Ultrasounds During Pregnancy

You can expect to receive an ultrasound in your first trimester so that we can compare your last menstrual period to the ultrasound date to better determine your exact due date.

You will also receive a Level 1 or Level 2 ultrasound depending on your clinical history at or around 20 weeks. You may be required to have more ultrasounds depending on your clinical history and pregnancy course; your physician will let you know if additional ultrasounds are necessary for the health of you and your baby.

Unfortunately, we cannot do clinical ultrasounds to determine the gender of the baby.

Ultrasounds During Pregnancy

Ultrasound is used in obstetrics to examine the growing fetus inside the mother’s uterus. A standard ultrasound can provide valuable information about the fetus’s health and well-being, including:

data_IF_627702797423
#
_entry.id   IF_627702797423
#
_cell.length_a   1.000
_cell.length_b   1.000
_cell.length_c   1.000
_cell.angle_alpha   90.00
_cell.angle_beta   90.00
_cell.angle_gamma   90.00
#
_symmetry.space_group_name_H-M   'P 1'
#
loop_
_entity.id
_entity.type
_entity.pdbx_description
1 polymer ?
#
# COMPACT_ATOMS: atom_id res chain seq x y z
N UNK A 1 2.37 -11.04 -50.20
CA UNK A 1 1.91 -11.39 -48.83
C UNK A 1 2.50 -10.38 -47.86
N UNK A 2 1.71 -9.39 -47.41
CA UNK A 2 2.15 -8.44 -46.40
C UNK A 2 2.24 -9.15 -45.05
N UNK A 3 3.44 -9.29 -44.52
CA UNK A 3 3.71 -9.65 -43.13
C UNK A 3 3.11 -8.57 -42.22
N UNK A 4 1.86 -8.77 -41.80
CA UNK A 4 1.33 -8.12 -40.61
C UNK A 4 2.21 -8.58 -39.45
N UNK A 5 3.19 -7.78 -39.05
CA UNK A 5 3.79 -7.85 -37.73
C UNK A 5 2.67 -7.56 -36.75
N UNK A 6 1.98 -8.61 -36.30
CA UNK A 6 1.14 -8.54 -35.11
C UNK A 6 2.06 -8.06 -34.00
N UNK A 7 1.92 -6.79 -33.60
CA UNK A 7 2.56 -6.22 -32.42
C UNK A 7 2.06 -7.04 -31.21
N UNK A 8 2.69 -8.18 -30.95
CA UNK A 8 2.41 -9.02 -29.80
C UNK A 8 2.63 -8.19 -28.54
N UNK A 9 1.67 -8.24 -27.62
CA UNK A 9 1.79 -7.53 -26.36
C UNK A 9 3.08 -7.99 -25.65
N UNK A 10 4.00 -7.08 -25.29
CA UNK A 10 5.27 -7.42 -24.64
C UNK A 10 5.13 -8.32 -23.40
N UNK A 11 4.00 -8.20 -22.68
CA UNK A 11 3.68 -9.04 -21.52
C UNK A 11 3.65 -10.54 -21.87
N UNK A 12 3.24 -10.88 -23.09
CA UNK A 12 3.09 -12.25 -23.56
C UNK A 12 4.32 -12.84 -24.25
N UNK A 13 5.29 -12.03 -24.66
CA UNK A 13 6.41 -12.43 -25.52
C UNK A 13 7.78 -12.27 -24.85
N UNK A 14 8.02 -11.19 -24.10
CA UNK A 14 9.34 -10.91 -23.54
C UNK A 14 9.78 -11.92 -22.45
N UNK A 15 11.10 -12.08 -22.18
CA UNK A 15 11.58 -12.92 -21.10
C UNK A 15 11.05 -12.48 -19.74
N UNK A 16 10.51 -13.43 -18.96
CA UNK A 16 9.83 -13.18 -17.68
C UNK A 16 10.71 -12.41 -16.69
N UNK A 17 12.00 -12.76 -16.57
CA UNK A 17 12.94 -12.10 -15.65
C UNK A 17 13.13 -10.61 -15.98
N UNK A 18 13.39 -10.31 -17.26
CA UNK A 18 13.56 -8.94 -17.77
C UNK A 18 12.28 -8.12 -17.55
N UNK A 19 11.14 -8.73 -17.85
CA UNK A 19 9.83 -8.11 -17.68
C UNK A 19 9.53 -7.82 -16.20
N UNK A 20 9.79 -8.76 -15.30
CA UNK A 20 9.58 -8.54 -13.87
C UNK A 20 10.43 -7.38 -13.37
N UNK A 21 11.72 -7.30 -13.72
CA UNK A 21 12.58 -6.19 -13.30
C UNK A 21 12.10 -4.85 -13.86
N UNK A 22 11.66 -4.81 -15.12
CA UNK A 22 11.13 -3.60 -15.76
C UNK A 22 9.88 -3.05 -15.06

• Age of the fetus
  • Rate of growth of the fetus
  • Placement of the placenta
  • Fetal position, movement, breathing, and heart rate
  • Amount of amniotic fluid in the uterus
  • Number of fetuses
  • Some birth defects

If you have a high-risk pregnancy, your doctor suspects a problem, or your pregnancy continues after your due date, your doctor may want to use ultrasound to check on the well-being of your baby. Other uses of ultrasound during pregnancy include a fetal cardiogram. This is a detailed ultrasound exam of the heart that may be done if heart problems are suspected in the fetus. Ultrasound also may be used for diagnosing an ectopic pregnancy or determining a cause of bleeding or pain during pregnancy.

In-Office Gynecological Ultrasounds

We also offer in-office gynecological ultrasounds that your doctor may offer to identify and diagnose certain conditions.